London, England (CNN) -- Spending 21 months redesigning a shoebox might not seem like the most effective use of a person's time, let alone a multinational company.
But that's precisely how long German sports lifestyle company Puma has invested creating a new shoe bag aimed at reducing waste.
The "Clever Little Bag," which was unveiled Tuesday at a press conference at the UK's Design Museum in London, aims to cut paper usage by 65 percent and lower manufacturing waste by 60 percent.
The new packaging system has been created for Puma by industrial designer Yves Behar, the Swiss-born founder of the San Francisco design studio, fuseproject, and creator of the jawbone bluetooth headphone and One Laptop Per Child computer.
The bag -- made from recycled plastic -- encases a single sheet of ink-free recycled cardboard. When the bags are made available in the second half of 2011, customers will be encouraged to reuse the bag and recycle the cardboard.
In coming up with the final design, Behar made 40 prototypes and completed over 2,000 sketches. He hopes it will change not only what Puma does, but also the rest of the sportswear industry.
The concept may not look like a radical departure -- looking as it does like a bag covering a traditional cardboard shoebox -- but Behar had to design something that works within the existing framework of distribution centers, manufacturing networks and store rooms. He says it is a starting point.
"Eventually, we hope that everyone will be able to use the bag only but we first need to prove it can function in the existing system," Behar said.
The bag, and an earlier prototype, are currently on display as part of the Design Museum's new exhibition (sponsored by Puma) "Sustainable Futures -- Can design make a difference?" which runs until September.
"For me sustainability is the biggest opportunity to make a difference as a designer. It can elevate our profession to a place of real strategic change and address 21st Century issues," Behar said.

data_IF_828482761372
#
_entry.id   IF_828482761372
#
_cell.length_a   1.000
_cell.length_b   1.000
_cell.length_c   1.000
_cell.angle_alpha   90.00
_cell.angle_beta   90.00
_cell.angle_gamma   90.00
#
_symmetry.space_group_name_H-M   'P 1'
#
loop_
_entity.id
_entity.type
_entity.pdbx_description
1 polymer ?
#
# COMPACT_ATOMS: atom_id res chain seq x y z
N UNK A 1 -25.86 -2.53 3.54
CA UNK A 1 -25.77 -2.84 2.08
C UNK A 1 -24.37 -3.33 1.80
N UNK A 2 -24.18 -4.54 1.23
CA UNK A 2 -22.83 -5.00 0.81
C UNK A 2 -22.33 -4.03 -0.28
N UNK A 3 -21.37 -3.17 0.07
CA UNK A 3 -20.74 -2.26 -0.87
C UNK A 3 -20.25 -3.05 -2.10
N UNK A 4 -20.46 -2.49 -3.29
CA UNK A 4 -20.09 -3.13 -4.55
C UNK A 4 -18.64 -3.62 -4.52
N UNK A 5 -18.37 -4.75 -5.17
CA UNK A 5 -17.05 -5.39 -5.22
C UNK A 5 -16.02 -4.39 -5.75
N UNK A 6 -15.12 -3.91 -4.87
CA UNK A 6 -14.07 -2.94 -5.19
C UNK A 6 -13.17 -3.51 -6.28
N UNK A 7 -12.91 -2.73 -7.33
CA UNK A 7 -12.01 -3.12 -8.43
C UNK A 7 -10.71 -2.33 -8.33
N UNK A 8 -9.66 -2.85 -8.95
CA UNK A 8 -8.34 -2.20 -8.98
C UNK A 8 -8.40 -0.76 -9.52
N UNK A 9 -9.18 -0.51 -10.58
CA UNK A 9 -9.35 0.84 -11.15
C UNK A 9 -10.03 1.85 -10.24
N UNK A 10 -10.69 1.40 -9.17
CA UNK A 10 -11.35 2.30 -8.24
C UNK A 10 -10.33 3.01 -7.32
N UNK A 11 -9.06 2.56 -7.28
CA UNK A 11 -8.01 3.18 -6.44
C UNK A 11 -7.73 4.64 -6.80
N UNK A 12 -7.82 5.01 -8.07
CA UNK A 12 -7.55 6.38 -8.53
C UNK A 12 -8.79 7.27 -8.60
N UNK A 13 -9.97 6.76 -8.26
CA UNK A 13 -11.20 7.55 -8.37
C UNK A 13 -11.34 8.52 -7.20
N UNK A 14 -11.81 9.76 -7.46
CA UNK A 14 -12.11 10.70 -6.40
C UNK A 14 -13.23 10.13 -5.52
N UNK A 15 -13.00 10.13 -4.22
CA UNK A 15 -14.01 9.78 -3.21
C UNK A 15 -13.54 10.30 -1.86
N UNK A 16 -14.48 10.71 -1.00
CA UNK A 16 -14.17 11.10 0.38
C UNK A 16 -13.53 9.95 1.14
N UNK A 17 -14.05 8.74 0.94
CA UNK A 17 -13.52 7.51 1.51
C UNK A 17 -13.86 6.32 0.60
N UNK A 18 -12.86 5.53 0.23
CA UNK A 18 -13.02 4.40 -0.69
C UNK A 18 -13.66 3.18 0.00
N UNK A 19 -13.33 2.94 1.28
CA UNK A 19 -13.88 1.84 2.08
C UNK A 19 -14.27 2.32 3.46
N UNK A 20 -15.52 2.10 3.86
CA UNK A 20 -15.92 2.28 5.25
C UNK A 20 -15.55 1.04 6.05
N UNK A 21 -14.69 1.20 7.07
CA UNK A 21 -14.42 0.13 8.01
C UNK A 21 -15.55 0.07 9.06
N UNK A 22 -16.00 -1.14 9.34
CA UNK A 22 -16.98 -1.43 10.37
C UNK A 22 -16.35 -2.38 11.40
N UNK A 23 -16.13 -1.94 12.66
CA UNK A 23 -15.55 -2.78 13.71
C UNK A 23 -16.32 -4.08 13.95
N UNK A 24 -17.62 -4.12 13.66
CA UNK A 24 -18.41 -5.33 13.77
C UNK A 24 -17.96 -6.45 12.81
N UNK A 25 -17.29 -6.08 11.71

The launch of the bag is part of a wider company strategy to improve environmental practices and Puma CEO Jochen Zeitz took the opportunity to explain "PUMAVision" which was launched in 2009.
"We believe that to champion sustainability we have to walk the talk ourselves and today we are announcing that Puma will be reducing carbon, energy, water and waste by 25 percent," Zeitz said at a press conference.
Fifty percent of Puma's international products will also comply with "best practice sustainability standards" by 2015, he added.
Furthermore, Zeitz announced the introduction of a Puma Sustainability Index called "S-Index" which he hopes will serve as a "production benchmark" and provide a "seal of assurance" to customers about the company's commitment to sustainable practices.
What the "S-Index" means in practice is a pledge to increase the amount of sustainable materials (organic cotton and non-toxic substances) in their products to at least 50 percent by the same date.
Zeitz was keen to highlight the company's longstanding drive for sustainability, pointing to an environmental code of conduct established in 1993. In 2010 the company was recognized by the U.N. for sustainability reporting.
Puma was famously set up by Rudolf Dassler in 1948, after a feud with his brother Adi and is the third largest sportswear company in the world behind Nike and Adidas.
Zeitz, who has been Puma's CEO since 1993, hopes that the German company and its rivals can set their differences aside and agree on a single "sustainability" standard which consumers can easily measure and understand.
"We want to start a dialogue with others in the industry and in the long run hope it will lead to a standard that everyone can live by and accept," Zeitz said.
Michael Warhurst, senior waste and resources campaigner at Friends of the Earth welcomed Puma's plans but urged governments to take a stronger lead.
"It's good that companies are looking at these things, but the best way to really get things moving on packaging -- both the reduction and making sure it gets recycled -- is to make sure governments put strong targets on recycling," Warhurst told CNN.
"Firstly, they need to make sure that companies are obliged to make their stuff easy to recycle. Secondly, that people have good recycling facilities and thirdly, that it is expensive to dispose of waste either by landfill and incineration."